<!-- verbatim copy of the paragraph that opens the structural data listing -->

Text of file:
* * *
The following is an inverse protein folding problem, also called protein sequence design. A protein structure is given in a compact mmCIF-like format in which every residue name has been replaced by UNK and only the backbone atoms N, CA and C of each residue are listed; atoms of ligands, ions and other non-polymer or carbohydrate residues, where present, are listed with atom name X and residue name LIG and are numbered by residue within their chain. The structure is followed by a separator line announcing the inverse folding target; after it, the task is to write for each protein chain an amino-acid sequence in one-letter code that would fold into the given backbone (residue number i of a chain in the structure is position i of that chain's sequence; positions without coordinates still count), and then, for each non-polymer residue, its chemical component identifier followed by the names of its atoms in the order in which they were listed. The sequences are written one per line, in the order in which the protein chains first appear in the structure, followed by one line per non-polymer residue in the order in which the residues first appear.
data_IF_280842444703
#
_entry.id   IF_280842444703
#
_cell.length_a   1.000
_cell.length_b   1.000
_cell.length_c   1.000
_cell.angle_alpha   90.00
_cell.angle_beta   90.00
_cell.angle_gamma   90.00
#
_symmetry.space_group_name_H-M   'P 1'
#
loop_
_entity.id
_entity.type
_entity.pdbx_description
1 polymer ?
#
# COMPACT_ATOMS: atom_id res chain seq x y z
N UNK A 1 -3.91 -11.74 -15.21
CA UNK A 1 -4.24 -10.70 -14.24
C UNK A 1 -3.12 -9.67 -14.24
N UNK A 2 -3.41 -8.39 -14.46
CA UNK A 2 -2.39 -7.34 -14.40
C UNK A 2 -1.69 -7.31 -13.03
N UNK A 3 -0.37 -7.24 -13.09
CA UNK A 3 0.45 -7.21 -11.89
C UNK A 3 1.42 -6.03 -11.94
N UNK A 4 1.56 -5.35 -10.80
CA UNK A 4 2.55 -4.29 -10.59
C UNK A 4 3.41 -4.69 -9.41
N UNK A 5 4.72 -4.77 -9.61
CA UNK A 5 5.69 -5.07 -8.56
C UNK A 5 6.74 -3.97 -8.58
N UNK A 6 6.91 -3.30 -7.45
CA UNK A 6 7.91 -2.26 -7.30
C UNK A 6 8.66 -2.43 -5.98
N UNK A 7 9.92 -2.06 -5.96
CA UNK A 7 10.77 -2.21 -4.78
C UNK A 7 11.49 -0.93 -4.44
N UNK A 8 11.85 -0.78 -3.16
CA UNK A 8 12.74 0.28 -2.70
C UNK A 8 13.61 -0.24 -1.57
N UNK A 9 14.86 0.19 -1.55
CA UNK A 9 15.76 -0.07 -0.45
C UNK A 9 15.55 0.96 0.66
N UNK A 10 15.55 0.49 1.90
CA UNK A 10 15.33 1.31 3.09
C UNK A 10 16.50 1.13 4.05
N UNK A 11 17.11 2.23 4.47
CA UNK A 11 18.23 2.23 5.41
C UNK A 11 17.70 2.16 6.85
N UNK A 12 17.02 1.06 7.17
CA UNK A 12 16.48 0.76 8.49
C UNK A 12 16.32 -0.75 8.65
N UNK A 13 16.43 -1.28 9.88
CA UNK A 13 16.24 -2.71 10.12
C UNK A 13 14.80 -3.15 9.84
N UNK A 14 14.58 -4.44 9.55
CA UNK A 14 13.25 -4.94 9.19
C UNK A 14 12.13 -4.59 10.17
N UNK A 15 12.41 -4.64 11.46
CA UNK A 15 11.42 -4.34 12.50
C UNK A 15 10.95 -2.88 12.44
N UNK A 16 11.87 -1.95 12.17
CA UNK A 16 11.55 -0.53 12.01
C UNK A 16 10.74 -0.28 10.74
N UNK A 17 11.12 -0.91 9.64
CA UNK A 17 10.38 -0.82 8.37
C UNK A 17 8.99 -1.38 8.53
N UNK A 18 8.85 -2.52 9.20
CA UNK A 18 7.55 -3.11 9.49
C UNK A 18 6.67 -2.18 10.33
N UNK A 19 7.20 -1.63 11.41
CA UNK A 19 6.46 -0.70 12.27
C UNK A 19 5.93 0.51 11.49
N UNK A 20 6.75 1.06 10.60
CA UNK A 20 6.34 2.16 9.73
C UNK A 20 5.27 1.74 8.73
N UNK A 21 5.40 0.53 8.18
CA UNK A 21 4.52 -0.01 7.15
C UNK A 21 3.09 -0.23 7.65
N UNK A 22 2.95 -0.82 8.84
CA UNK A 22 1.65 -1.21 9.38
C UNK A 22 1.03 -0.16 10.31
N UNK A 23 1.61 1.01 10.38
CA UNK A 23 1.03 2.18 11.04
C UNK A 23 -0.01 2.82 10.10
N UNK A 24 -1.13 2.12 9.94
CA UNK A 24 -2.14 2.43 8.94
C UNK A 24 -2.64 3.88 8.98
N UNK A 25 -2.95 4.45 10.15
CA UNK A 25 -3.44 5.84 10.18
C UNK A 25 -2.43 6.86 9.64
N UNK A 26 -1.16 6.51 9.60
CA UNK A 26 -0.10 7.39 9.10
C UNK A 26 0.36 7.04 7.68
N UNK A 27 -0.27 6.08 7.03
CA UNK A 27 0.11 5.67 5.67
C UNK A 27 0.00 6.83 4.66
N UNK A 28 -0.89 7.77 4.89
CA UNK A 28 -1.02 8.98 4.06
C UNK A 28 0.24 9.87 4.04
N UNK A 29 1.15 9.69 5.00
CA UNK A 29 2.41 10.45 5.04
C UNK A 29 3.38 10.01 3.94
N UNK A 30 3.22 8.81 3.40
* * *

The following is an inverse protein folding problem, also called protein sequence design. A protein structure is given in a compact mmCIF-like format in which every residue name has been replaced by UNK and only the backbone atoms N, CA and C of each residue are listed; atoms of ligands, ions and other non-polymer or carbohydrate residues, where present, are listed with atom name X and residue name LIG and are numbered by residue within their chain. The structure is followed by a separator line announcing the inverse folding target; after it, the task is to write for each protein chain an amino-acid sequence in one-letter code that would fold into the given backbone (residue number i of a chain in the structure is position i of that chain's sequence; positions without coordinates still count), and then, for each non-polymer residue, its chemical component identifier followed by the names of its atoms in the order in which they were listed. The sequences are written one per line, in the order in which the protein chains first appear in the structure, followed by one line per non-polymer residue in the order in which the residues first appear.